- B- Community Grade
- Director: Alain Corneau
- Cast: Ludivine Sagnier, Kristin Scott Thomas, Patrick Mille (In French w/ subtitles)
- Rated: Not Rated
- Running time: 106 minutes
Alain Corneau’s final film, Love Crime, is a corporate crime thriller that explores the relationships of women in power, but while Corneau delivers a slick, well-acted piece with a surprising mid-movie twist, Love Crime is too thin and too on-point to deliver the jolt he and co-screenwriter Nathalie Carter most likely intended. Ludivine Sagnier stars as an ambitious businesswoman rapidly climbing the ladder under the tutelage of her boss, Kristin Scott Thomas. But when Sagnier realizes she’ll never move any higher so long as Thomas keeps taking credit for her ideas, she comes up with an illicit scheme to get Thomas out of the way, and counter-intuitively arranges it so she’ll look so guilty, everyone will assume she’s being framed.
The details of Sagnier’s plan come out in pieces over the second half of the film, and though they strain credulity, they’re very clever. Love Crime also initially seems to have something relevant to say about business ethics, and about a corporate culture that encourages employees to be cutthroat so long as it helps the company. (“It’s not a betrayal,” Thomas explains at one point. “It’s teamwork.”) But the details of Sagnier and Thomas’ work life aren’t as meticulously laid out as the crime. The ladies work in an office where clients toss around generic buzz-speak like “Those three communication bullets she suggested are really going to impress them in a country where they’re not used to these new techniques. We’re talking about a 15 to 20 percent increase in the company value. That’s a banner day that’s going to put us at the top of the agro-industry!” (And the dialogue isn’t meant to be satirical.)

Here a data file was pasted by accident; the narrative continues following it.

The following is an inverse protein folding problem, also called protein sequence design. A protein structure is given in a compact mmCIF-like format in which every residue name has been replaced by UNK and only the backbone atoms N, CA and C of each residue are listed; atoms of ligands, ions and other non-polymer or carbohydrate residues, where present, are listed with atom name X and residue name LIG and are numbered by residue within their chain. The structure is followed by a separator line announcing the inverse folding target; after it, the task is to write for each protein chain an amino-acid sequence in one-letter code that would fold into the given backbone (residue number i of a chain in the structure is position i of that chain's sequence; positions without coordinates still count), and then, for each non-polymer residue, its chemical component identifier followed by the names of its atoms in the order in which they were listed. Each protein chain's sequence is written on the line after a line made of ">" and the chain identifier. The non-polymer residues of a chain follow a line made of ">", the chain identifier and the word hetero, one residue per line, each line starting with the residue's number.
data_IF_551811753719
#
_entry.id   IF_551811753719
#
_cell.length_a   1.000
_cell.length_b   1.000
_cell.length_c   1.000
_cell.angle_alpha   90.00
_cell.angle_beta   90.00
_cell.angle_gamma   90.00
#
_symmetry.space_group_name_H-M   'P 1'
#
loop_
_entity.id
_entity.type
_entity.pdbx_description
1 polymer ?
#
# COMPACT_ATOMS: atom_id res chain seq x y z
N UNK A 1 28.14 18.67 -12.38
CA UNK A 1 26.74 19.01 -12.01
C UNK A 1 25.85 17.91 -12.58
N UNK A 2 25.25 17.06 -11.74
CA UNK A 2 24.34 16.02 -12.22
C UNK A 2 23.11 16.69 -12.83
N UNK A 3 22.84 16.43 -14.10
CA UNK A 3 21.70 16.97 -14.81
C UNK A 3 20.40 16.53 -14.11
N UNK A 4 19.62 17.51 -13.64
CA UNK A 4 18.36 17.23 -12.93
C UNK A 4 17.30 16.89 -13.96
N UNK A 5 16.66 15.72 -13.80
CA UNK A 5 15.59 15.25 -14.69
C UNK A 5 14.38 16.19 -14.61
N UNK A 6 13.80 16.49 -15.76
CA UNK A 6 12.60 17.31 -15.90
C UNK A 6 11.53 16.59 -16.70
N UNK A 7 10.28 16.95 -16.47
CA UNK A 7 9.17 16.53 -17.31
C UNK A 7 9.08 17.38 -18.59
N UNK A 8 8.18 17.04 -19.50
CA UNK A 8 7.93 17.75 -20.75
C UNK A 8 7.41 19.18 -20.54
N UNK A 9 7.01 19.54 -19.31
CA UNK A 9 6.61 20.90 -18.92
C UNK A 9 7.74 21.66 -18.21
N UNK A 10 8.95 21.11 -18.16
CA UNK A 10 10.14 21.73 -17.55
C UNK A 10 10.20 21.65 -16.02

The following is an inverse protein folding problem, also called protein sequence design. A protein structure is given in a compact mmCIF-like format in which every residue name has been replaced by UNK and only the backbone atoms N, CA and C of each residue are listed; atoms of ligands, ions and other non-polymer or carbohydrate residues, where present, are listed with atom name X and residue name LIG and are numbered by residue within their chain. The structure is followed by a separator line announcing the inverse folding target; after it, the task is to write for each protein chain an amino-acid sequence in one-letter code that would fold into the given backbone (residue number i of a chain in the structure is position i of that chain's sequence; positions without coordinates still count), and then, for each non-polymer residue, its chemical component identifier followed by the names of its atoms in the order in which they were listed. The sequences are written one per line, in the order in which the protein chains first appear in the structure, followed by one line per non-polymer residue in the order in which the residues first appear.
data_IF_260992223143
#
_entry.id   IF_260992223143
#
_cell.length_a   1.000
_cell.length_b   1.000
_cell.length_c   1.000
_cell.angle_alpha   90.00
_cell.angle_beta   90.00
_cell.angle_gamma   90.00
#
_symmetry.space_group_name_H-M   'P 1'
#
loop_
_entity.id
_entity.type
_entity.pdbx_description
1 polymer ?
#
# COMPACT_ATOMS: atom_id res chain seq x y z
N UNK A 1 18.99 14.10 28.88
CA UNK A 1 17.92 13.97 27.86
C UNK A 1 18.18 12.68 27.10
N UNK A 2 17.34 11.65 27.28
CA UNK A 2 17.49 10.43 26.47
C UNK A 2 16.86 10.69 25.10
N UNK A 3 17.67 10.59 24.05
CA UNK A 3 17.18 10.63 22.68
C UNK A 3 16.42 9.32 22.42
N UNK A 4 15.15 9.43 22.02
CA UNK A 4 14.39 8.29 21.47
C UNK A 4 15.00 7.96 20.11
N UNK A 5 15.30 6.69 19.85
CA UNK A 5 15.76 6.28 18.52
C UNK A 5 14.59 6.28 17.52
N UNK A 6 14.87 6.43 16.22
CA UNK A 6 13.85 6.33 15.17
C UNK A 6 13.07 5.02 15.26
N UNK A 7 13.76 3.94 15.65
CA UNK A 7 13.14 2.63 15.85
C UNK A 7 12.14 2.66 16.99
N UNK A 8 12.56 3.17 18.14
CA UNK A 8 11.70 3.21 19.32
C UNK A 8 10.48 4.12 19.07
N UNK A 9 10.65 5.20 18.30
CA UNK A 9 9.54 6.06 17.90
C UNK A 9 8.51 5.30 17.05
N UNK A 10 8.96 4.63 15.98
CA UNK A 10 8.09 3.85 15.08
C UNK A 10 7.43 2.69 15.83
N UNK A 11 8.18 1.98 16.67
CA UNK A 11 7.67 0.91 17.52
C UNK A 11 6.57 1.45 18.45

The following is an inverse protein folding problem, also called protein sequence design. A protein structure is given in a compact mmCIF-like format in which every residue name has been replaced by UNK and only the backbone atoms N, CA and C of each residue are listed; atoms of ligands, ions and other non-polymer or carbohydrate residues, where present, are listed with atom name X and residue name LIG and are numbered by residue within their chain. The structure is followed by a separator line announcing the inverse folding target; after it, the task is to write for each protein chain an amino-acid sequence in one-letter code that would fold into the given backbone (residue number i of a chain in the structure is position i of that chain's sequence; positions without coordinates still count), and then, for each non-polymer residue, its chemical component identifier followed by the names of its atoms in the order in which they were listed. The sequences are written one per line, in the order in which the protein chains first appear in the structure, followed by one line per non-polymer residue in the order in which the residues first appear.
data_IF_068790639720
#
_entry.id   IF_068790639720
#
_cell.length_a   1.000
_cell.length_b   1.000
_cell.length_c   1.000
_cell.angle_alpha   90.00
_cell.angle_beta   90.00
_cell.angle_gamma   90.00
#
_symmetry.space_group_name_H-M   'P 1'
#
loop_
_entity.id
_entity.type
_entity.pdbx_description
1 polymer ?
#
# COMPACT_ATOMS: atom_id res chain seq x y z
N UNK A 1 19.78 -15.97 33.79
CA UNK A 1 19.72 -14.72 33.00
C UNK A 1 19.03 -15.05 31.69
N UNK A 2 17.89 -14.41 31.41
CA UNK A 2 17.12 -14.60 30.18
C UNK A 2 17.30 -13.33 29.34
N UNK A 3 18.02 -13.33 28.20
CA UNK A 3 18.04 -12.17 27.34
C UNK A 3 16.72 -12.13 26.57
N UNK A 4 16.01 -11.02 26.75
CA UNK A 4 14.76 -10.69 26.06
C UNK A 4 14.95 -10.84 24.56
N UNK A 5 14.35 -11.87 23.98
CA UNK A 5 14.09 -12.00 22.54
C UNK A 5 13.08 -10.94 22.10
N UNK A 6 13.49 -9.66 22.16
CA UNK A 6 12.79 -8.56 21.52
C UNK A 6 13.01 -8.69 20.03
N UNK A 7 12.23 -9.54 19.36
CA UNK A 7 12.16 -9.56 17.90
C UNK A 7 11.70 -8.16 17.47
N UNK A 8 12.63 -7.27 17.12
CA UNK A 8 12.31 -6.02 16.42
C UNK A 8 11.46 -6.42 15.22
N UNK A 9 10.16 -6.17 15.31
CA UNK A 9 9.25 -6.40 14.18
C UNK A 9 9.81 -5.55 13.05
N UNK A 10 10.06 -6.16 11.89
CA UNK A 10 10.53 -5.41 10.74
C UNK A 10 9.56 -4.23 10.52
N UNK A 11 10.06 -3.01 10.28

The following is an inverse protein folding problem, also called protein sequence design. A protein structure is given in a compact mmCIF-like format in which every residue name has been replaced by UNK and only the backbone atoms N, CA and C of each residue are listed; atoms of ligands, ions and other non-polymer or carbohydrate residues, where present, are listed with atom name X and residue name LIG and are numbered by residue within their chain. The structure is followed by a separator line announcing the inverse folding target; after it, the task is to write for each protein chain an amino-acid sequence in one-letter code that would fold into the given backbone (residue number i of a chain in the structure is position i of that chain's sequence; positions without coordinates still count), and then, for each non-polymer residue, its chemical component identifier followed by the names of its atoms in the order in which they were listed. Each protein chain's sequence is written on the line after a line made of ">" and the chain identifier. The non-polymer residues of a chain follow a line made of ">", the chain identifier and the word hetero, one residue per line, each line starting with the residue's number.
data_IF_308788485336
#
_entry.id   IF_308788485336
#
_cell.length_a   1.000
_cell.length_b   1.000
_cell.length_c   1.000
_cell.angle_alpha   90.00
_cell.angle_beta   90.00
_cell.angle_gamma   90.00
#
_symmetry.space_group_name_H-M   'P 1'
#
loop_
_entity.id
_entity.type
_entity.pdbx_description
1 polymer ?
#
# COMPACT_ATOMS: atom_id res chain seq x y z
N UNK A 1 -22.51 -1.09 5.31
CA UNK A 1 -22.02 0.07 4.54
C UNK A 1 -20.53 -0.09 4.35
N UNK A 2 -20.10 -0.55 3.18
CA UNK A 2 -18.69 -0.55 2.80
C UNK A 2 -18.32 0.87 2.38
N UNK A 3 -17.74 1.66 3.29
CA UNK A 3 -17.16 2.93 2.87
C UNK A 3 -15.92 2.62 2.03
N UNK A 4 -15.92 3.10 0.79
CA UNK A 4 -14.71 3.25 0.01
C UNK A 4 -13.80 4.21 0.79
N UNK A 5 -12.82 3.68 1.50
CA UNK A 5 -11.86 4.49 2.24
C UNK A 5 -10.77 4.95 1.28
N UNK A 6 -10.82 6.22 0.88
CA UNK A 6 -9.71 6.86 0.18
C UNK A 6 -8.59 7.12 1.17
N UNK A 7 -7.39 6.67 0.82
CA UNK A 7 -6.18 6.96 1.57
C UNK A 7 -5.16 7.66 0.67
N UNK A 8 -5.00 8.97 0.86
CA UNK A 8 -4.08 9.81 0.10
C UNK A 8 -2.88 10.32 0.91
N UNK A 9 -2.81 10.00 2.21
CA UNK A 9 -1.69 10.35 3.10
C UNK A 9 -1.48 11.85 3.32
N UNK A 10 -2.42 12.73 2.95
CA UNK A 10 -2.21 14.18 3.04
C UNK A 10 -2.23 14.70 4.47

Of course, it isn’t essential for everything about Love Crime to be believable. It’s plenty enjoyable just to watch Sagnier use her wits to get the better of the smug Thomas. But it’s hard to take Corneau and Carter’s points about the amorality of business executives seriously when the world these characters live in comes off like a third-hand rumor about what a corporation is like. The Columbo-esque mystery elements of Love Crime are just fine. But nothing else has really been fleshed out.